In a recorded iMessage chat, David Kravitz and Frances Stark satirize Silicon Valley culture and sext about creative labor.
David Kravitz and Frances Stark, Opening the Kimono, 2014. iMessage conversation
When artist Frances Stark and Snapchat developer David Kravitz discussed the idea of having sex on stage during a public presentation at the New Museum last spring, it wasn’t entirely surprising.
This proposal came as part of Rhizome’s Seven on Seven Conference, which pairs artists and technologists for a one-day collaboration with the prompt to “make something” and then present it to the public the following day. During their presentation, neither of their bodies was on view on stage (Kravitz came up alone for the Q&A). Instead, they appeared onscreen via a live iMessage conversation.
Soon, Kravitz was telling Stark about his friend’s suggestion that they have sex on stage. After further flirtatious repartee, Stark suggested that they “open the kimono,” a phrase used in Silicon Valley to describe an open sharing of business information. The oversexed exchange—fashioned in the style of a demo-day presentation—continued as the duo unveiled their main project: to “cut out the middlemen” from the “sublimated” sex orgy that is our economy. It was pure vaporware as absurdist critique.
Titled Opening the Kimono (2014), a screen-capture video version of this performance is now presented as part of First Look, an online commissioning program organized by the New Museum and Rhizome.
The presentation’s comedic tone and salacious content were unsurprising: Kravitz is not only a developer, but also an amateur comedian, while Stark has employed sex chat in her studio practice in the past. Perhaps most notable among these projects is her 2011 work My Best Thing, a feature-length video based on her chats with two online suitors/cam-sex partners, re-performed by generic 3D-animated avatars with text-to-speech voices.
In that earlier work, Stark drew an analogy between art-making and masturbation. As unproductive acts, both can be seen as forms of resistance to an economic system that demands constant productivity.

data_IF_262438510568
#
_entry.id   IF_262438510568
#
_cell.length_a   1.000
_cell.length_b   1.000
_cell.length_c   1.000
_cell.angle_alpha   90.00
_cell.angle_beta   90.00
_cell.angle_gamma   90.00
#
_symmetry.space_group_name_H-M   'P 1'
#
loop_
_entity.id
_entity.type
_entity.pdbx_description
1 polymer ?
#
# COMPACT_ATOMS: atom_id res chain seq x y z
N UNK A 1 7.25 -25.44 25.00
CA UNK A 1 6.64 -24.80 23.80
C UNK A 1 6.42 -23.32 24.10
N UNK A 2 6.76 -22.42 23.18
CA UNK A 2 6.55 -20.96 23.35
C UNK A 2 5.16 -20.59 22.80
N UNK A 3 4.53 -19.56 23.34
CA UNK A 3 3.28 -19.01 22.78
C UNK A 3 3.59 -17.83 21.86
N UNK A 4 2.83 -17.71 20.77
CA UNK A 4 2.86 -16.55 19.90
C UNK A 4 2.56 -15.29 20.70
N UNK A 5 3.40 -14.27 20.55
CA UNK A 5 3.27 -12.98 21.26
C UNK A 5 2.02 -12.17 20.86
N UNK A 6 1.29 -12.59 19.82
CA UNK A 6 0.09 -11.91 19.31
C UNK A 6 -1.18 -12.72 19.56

Where My Best Thing celebrated unproductive acts as a form of resistance, the Seven on Seven collaboration had a stated goal to “make something,” to be productive. The resulting chat shifted the focus from masturbation to sexual promiscuity, drawing an analogy between the latter and, in Stark’s words, “certain forms of creative labor.” One could take this to mean that, for example, being a professional artist demands an openness to emotionally charged collaborations with strangers, and a public performance or display of personal labor. The observation also maintains its acuity beyond the art world—sharing intimate moments on social media, for instance, could be seen as a promiscuous behavior as well.
Promiscuity is the promise and threat of digital culture. It represents a possible freedom, the potential to reinvent our social roles in fluid, polymorphous fashion. But it also brings us into relationships with myriad “middle men“—all of the systems and websites and apps we use, which structure our interactions for worse and for better.
At the end of their chat, Stark mentioned the title of an exhibition that she staged at Nottingham Contemporary in 2009, which had come up in a talk she gave at MoMA the night before Seven on Seven: “But What of Frances Stark, Standing by Itself, a Naked Name, Bare as a Ghost to Whom One Would Like to Lend a Sheet?”
“hmm cool,” Kravitz replied flippantly, “what does it mean?”
Instead of bringing up the visual identity of her collaborator’s employer, she offered this explanation: “in order to make visible what you cannot see, you have to throw a sheet over it. that is why ghosts look that way.”
Like the ghost, digital culture has long been described as “immaterial.” This concept can be seen in the tech world’s promotional language, with airy terms like “the cloud” standing in for the massive labor force and physical infrastructure that support our online activities today. Recently, though, commentators and critics have taken great pains to cut through this kind of obfuscation, arguing that digital culture relies on physical infrastructure, that it structures our physical world, and that code itself can be seen as a kind of material.
But the outlines of the digital, networked culture in which we live cannot be fully glimpsed in these materials. Our bodily actions, our performances, our promiscuous behaviors remain at the center of digital culture. The objects and files we create are merely the side effects of these actions; to make them visible, we must throw on a sheet.